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A Moving Experience in Oklahoma City

I visited the Oklahoma City National Memorial and Museum in June. This is the 20th anniversary year of the terrorist bombing that took place there at the Alfred P. Murrah Federal Building.

I went there three times in three days. First, I went at night, when the pool and the chairs are lit and create a place of tranquility in an otherwise buzzing downtown. I was with local hosts who explained how this memorial was conceived and created; they answered questions about how it feels to be visited by something so evil.

The 168 chairs represent the victims, some as young as 8 months, others well into their 70s. The pool is enclosed by a terrace. Visitors speak quietly to one another in small groups or sit on benches nearby in silence.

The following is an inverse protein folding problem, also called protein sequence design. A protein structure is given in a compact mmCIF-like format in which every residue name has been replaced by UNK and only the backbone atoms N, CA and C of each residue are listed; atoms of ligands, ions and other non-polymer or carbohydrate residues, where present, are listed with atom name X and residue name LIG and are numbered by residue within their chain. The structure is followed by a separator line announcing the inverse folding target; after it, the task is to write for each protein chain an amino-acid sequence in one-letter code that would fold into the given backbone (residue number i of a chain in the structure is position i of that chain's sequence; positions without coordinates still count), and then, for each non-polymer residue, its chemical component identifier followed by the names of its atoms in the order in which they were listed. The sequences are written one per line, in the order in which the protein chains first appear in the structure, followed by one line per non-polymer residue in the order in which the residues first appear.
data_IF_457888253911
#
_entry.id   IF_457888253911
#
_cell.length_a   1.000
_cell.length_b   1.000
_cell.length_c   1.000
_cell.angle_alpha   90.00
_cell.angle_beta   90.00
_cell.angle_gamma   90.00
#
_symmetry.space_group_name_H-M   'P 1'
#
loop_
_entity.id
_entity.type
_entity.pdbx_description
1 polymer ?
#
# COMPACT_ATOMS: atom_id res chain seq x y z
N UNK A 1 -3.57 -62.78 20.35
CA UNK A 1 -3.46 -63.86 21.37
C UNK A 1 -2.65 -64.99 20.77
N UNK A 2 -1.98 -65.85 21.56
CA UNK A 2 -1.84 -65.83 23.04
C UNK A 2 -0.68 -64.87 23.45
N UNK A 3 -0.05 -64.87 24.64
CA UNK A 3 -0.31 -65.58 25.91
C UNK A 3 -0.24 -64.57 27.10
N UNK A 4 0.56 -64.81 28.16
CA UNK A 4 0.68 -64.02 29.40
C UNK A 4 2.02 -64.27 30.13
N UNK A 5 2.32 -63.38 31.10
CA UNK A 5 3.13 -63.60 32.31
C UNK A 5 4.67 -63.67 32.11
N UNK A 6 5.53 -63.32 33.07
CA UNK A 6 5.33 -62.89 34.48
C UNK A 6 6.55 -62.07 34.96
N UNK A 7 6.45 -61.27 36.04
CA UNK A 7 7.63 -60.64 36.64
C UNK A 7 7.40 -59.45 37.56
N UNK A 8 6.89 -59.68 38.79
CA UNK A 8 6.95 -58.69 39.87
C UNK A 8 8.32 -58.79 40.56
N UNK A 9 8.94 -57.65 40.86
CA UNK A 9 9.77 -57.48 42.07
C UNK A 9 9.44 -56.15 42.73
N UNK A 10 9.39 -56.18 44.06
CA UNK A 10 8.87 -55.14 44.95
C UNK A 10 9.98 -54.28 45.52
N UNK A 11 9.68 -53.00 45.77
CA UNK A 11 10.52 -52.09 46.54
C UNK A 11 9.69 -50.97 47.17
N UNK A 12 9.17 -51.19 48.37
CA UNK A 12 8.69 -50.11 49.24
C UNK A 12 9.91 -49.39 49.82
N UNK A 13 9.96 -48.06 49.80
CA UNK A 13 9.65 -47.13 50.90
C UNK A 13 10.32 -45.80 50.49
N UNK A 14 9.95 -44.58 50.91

Above the terrace, above the chairs, lives the Survivor Tree. An American elm that withstood the blast, this tree represents so much to so many. During the bombing, it was shredded and wounded. Today, like the city it protects, it is full and vibrant.

I went back to the tree the next morning on an early morning run. A city worker was power washing the terrace beneath it, preparing for another day when people like me make a point of stopping by.